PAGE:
At one point in The Moon's Fire Eating Daughter, a group of bards, heroes and gods hold a lively discussion over whether strict form in poetry is a shackle on creativity or a spur. Myers' open bias is that form encourages creation. In Silverlock a majority of the poems follow formal rules, as informal as they are in content.

I consider it quite possible that there is meaning in the format of Silverlock. The meanings found in art vary greatly according to the finder. The following are my interpretations. You may find others quite different.

The book is structured in three parts: Way One, Way Two and Way Three. In the end, Golias describes Silverlock having travelled the Commonwealth "by Chance, by Choice, and by Oracle."

There are thirty chapters. They are not divided into three groups of ten. There are 10 chapters in Way One, twelve in Way Two, and eight in Way Three.

Giving a full third of the chapters to the Way of Chance, and placing Chance as the first of the Three Wayfarings, seems to me to celebrate randomness and surprise. Chance brings us both sorrow and wonder, and is a useful introduction to new things. We may grow and learn and do far more if we do not try to control every aspect of our lives, but look forward to what will be brought to us by what is outside our control.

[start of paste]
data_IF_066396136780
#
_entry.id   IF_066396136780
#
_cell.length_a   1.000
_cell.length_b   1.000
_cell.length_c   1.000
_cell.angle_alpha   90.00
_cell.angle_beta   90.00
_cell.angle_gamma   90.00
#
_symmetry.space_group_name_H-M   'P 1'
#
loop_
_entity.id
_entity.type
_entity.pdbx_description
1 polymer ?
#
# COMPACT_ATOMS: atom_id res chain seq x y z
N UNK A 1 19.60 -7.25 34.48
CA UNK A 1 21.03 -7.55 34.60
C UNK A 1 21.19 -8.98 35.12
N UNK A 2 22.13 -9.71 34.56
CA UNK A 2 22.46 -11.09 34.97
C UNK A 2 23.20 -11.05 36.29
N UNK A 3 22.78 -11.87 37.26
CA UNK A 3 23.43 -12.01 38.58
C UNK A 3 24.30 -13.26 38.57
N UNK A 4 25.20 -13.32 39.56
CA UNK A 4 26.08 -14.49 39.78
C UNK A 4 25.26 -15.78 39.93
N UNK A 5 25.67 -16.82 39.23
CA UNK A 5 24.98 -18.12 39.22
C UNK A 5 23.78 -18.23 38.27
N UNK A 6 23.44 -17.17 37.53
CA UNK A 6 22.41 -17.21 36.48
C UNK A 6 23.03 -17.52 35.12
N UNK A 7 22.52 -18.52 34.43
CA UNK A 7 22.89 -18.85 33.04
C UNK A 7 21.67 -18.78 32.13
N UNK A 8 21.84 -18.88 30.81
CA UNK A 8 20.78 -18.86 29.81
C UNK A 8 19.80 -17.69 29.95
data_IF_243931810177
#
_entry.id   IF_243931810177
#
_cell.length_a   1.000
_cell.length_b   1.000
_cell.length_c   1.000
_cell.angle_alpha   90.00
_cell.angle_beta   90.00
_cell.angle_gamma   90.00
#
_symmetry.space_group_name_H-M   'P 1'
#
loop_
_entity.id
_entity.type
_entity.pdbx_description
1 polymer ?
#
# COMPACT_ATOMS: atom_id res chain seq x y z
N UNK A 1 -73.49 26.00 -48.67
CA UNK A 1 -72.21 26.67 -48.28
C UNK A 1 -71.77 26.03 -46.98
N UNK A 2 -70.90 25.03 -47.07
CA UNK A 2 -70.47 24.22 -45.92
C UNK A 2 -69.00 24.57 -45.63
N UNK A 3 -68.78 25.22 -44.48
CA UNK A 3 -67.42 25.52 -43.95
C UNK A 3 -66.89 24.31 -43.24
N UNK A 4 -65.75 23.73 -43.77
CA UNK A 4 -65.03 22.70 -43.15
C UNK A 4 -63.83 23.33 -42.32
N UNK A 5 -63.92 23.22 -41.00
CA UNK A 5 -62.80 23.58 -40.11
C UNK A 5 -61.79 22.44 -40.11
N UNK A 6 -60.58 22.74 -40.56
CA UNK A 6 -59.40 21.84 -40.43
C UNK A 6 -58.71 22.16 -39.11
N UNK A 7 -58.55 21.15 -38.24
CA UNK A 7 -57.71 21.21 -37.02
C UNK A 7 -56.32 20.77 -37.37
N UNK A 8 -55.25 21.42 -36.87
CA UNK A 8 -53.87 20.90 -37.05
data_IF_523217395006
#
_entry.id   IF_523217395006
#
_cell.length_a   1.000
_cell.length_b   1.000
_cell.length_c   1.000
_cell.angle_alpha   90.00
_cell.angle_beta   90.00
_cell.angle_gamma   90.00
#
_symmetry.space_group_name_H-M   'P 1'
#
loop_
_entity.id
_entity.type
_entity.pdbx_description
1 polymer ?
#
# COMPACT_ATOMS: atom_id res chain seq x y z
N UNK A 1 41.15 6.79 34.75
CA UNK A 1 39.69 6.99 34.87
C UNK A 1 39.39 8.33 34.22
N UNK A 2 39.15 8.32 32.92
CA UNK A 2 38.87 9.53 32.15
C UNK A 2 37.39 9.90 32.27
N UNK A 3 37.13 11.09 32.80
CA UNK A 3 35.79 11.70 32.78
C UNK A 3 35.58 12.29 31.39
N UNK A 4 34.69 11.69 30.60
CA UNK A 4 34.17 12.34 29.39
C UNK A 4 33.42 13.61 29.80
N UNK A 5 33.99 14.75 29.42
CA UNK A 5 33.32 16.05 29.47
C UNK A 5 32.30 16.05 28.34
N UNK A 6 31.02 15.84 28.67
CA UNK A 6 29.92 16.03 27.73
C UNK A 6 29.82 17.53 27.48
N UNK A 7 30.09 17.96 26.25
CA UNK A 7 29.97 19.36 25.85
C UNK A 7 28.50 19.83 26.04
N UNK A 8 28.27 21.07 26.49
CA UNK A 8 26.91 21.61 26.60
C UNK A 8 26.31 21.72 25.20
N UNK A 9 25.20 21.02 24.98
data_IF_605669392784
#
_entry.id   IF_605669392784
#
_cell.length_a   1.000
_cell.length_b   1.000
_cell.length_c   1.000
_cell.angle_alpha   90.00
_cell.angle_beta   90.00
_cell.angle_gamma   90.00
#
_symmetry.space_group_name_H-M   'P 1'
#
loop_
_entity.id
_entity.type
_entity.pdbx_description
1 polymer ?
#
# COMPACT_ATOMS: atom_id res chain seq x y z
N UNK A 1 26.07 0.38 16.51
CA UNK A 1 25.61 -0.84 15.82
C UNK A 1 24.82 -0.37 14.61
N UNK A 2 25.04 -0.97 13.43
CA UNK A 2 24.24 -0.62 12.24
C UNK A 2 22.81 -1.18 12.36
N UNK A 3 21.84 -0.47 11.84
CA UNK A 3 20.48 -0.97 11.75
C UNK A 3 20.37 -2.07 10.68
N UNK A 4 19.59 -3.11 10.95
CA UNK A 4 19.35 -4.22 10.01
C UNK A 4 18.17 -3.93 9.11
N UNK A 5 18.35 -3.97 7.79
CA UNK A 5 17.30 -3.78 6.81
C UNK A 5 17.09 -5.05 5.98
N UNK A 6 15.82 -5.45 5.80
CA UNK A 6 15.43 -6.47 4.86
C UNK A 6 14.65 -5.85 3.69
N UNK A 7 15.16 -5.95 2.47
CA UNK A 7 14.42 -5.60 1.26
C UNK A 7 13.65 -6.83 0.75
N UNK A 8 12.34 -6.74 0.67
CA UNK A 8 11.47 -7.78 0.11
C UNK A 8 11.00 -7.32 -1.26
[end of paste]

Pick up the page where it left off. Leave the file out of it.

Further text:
Twelve chapters under the Way of Choice: is this a subtle comment that most of our life is shaped, whether we claim it or not, by our own choices?

The fewest chapters are on the Way of the Oracle. This fits Golias's general attitude toward his Delian. He respects synchronicity, the patterns of life and an esthetic quality to the Universe -- but he does not over-burden the Delian with responsibility for everything in his life.

Is there also some arcane poetic form with stanzas of 10, 12, 8 lines? Or lines of 10, 12, 8 syllables? I wouldn't be surprised. I'll keep my eye out.

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